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Is Devils Tower Worth Visiting, a first timer’s perspective

Devils Tower National Monument is an amazing and an entirely unique park that is steeped in cultural history, religious symbolism and geological features. During our Western Trek, we knew we had to consider a visit.

My first exposure was as a kid watching Close Encounters of the Third Kind, but it is more than a pile of mash potatoes! This monument is steeped in Native American culture, has some awesome hikes, as well as being a pretty cool volcanic rock feature.

Is Devils Tower Worth Visiting?

Yes! I believe it is worth the time and effort to visit. Devils Tower has a number of things that make it captivating and worthwhile to visit. 

  • For nature lovers, there are a number of hiking trails, climbing and camping around the monument to enjoy. 
  • History your thing? As the first National Monument in the National Park System, it holds a special place in NPS history, with some interesting stories to tell.   
  • It is also a sacred place. An iconic structure of Native American cultural significance.  
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Where is Devils Tower?

While the Monument is a little off the beaten track in the northern section of Wyoming, it is still fairly close to the Black Hills. Getting to the location takes only an hour and a half from Rapid City, South Dakota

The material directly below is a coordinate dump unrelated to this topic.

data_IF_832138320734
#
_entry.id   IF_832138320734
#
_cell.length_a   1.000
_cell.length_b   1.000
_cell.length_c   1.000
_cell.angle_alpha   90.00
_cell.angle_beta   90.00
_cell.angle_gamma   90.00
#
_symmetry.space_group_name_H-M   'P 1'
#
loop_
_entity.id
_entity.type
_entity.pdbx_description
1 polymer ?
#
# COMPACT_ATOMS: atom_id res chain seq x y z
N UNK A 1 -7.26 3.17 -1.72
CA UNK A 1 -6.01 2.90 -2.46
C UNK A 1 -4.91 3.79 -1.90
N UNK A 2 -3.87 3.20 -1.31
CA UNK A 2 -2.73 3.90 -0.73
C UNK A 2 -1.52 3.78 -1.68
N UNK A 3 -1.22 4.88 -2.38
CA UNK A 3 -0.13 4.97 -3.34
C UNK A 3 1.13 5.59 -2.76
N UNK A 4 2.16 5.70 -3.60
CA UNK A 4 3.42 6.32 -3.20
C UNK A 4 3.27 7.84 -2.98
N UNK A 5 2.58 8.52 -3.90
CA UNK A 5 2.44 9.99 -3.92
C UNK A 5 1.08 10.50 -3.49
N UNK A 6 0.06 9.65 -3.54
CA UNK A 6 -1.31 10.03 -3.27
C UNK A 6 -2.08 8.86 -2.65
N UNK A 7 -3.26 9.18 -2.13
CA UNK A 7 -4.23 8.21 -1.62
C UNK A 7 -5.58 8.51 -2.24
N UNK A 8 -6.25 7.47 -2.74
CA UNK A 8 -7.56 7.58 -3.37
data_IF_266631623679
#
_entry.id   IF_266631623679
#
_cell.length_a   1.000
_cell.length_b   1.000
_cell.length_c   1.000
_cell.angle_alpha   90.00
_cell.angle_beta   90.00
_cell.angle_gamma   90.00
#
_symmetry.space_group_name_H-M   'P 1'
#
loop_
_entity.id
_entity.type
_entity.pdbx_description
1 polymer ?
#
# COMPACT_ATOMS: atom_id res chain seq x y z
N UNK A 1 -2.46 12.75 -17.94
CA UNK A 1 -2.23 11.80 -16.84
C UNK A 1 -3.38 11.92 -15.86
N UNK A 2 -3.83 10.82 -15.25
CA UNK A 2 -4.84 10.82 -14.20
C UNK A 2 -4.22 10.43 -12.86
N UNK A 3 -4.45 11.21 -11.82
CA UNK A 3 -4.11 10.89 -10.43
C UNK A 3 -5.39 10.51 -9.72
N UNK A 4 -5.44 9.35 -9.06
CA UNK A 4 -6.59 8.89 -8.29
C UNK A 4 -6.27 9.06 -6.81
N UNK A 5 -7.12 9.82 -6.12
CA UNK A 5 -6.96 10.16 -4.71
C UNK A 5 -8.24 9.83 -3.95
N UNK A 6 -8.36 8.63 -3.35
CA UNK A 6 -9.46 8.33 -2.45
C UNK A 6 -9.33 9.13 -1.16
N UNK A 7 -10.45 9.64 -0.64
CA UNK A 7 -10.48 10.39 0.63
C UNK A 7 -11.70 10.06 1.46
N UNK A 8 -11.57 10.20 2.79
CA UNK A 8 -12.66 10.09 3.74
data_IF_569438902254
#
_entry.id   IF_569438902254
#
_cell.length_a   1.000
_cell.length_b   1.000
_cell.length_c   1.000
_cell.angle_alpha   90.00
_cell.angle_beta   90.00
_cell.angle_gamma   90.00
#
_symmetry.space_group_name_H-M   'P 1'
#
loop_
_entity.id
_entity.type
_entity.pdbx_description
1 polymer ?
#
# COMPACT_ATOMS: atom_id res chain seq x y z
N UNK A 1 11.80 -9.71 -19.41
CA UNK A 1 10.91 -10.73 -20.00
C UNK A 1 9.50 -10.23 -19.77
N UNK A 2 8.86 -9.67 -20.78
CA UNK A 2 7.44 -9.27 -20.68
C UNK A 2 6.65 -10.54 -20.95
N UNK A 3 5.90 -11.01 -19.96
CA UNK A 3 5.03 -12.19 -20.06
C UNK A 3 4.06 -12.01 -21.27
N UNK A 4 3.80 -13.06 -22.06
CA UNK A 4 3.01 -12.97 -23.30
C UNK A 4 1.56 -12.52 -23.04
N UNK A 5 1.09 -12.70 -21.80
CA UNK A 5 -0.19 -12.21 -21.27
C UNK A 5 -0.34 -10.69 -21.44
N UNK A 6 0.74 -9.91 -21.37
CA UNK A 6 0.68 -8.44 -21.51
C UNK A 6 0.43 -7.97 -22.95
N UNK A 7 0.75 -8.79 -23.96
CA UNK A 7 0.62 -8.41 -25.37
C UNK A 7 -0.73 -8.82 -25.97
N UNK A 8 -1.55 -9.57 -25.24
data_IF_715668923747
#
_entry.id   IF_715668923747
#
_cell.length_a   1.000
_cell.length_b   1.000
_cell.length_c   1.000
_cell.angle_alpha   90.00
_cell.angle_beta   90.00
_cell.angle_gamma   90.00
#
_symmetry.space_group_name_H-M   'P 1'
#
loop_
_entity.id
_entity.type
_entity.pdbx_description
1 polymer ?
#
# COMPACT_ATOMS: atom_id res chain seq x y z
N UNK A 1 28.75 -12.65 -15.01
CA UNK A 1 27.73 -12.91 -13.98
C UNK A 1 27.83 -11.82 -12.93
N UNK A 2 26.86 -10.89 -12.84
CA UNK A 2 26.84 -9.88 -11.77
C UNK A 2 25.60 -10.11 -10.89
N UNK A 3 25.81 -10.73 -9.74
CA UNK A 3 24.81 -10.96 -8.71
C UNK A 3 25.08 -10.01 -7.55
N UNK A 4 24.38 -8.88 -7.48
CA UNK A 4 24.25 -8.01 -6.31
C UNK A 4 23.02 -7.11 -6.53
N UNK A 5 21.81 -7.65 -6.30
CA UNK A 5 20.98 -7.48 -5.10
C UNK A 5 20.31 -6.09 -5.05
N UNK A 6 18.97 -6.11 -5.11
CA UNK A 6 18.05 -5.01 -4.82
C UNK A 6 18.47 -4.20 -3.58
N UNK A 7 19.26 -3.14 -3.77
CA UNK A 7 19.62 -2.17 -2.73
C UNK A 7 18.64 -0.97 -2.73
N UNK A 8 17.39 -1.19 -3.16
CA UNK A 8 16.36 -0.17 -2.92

Due to this easy drive, you can incorporate a visit to Devils Tower in conjunction with a drive through Black Hills National Forest, Deadwood, Homestake mine in Lead, Wind Cave National Park or a visit to Mount Rushmore National Monument. 

Why is Devils Tower So Special?

It’s a really big rock

The Tower sits at 867 feet (264 meters) tall and sticks out like a sore thumb when looking across the landscape of this area. It is made of a rare igneous rock, Phonolite porphyry. This rock makes the distinctive column like structure around the formation and is the largest of its kind in the world.

So how did this Tower loom out of the earth? Well, the formation of the Tower is believed to have occurred over 50 million years ago and started as a magma or molten rock buried two miles underground. As the magma cooled, and the softer sedimentary rock around it eroded over millions of years, the ‘Tower’ was exposed. 

There are several different theories on how the magma actually formed, but there is no denying that the results of the erosion have put on display an amazing geological feature.

Cultural Significance

Over 20 indigenous tribes have some narrative about the formation of Devils Tower. Bear Lodge is one name given to the tower by the Kiowa people. The Kiowas say: